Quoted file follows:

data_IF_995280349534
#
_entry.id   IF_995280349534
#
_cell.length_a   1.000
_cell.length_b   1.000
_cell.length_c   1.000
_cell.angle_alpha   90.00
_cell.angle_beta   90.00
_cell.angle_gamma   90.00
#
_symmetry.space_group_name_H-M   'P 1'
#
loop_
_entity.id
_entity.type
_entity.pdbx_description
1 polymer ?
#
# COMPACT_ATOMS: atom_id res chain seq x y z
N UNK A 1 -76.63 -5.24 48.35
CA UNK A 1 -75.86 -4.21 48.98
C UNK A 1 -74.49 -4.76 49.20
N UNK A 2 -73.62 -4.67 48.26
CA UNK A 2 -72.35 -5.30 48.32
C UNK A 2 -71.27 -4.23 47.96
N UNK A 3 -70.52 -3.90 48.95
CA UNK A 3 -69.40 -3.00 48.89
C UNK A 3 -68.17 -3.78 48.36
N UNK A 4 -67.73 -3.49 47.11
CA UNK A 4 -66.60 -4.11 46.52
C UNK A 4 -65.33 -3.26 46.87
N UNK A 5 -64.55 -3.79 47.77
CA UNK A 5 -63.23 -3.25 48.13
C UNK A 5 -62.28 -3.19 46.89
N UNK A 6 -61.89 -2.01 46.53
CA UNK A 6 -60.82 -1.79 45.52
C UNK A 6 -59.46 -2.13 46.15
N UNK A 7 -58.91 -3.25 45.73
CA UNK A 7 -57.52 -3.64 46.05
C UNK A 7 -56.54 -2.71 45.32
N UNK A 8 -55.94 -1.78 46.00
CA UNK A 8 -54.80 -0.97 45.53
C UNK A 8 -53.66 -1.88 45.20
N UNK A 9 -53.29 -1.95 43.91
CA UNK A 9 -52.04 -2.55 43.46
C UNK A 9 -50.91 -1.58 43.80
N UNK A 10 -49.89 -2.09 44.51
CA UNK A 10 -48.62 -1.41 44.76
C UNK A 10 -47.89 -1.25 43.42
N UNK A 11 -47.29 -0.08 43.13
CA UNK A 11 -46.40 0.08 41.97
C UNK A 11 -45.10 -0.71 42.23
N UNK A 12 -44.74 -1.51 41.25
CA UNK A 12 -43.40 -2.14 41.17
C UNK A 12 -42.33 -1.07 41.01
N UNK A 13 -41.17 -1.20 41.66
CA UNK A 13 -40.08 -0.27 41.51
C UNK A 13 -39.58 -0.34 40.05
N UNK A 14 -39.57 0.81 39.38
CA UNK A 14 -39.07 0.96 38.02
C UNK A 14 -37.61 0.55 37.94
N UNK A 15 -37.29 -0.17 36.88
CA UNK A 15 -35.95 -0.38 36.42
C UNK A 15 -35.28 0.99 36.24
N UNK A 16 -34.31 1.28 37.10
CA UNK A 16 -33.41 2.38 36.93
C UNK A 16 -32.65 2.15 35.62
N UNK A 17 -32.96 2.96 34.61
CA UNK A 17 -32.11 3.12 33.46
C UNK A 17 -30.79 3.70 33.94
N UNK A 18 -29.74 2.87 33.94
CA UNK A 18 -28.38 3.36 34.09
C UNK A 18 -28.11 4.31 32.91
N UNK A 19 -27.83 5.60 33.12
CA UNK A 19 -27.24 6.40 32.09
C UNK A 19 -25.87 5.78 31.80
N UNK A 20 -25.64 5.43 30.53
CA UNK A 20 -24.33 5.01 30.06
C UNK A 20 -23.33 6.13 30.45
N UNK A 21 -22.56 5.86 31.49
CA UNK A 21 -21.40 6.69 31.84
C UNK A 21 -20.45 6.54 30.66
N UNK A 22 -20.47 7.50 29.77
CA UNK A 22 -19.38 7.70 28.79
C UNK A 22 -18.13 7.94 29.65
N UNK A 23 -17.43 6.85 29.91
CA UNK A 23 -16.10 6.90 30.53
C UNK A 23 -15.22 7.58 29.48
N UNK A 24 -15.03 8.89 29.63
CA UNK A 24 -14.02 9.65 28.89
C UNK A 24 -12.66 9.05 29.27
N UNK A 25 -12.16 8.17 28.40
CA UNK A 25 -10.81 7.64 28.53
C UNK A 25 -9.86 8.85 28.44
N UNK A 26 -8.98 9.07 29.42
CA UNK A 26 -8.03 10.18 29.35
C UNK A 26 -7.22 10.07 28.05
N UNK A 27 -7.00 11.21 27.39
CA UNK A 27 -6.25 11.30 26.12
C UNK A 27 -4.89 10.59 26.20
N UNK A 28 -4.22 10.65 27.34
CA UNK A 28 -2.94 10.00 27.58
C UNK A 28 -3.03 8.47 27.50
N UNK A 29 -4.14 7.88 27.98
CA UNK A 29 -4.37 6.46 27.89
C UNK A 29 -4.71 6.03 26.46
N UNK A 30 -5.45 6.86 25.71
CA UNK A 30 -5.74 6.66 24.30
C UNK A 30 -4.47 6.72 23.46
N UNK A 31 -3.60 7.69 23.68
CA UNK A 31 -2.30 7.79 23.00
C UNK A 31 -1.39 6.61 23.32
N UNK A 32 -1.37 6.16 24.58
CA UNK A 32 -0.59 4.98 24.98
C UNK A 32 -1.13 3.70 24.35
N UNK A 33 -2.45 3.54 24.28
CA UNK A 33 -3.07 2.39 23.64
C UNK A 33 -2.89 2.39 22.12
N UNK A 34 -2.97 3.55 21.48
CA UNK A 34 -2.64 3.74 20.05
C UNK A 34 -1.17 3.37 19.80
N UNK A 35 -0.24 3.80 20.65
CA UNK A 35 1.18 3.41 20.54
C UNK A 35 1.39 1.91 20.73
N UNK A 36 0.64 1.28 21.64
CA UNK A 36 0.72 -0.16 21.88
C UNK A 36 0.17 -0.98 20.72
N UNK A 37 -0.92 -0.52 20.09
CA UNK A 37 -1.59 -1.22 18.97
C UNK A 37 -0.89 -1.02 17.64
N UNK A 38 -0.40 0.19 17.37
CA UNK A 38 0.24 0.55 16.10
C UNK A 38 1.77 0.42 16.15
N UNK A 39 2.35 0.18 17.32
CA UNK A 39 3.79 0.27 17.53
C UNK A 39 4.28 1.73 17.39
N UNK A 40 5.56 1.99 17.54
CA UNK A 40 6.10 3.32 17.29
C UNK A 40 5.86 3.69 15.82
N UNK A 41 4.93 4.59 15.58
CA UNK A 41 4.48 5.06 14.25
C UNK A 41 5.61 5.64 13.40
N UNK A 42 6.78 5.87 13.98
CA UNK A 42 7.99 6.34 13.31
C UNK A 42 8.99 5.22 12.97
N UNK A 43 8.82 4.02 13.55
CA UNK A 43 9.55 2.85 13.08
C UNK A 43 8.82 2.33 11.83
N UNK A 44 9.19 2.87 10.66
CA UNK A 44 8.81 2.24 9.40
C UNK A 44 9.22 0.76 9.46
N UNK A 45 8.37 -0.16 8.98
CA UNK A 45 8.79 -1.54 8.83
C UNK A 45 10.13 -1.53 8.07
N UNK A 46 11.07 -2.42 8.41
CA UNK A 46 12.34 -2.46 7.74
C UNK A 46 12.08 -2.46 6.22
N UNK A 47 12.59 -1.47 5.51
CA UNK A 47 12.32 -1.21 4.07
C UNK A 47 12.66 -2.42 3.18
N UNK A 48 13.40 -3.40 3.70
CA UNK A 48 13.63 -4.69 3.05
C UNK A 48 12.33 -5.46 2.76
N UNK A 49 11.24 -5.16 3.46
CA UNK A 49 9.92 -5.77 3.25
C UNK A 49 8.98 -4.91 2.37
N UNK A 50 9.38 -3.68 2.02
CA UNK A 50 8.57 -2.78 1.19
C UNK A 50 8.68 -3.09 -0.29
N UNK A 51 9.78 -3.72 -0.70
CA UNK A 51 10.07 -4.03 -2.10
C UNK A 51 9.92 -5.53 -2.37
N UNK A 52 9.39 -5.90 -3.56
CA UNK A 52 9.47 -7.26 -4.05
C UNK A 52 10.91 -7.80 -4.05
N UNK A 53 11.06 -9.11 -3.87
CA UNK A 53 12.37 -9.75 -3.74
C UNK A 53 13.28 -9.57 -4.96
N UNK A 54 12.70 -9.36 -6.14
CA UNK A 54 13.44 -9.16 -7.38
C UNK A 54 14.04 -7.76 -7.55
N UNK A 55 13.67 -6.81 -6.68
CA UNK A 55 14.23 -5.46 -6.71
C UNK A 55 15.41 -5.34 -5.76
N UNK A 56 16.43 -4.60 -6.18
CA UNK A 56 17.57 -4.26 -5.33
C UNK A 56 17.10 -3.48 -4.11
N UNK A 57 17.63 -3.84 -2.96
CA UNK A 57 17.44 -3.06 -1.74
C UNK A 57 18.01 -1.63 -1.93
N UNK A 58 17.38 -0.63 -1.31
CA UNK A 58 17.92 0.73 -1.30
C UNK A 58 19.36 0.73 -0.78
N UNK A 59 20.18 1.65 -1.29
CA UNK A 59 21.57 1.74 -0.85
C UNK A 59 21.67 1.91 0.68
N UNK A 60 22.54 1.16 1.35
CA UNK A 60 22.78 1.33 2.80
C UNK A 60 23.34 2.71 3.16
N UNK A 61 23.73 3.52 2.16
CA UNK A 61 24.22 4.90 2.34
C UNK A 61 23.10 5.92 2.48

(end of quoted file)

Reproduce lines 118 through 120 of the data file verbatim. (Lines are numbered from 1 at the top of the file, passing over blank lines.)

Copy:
CA UNK A 33 -3.07 2.39 23.64
C UNK A 33 -2.89 2.39 22.12
N UNK A 34 -2.97 3.55 21.48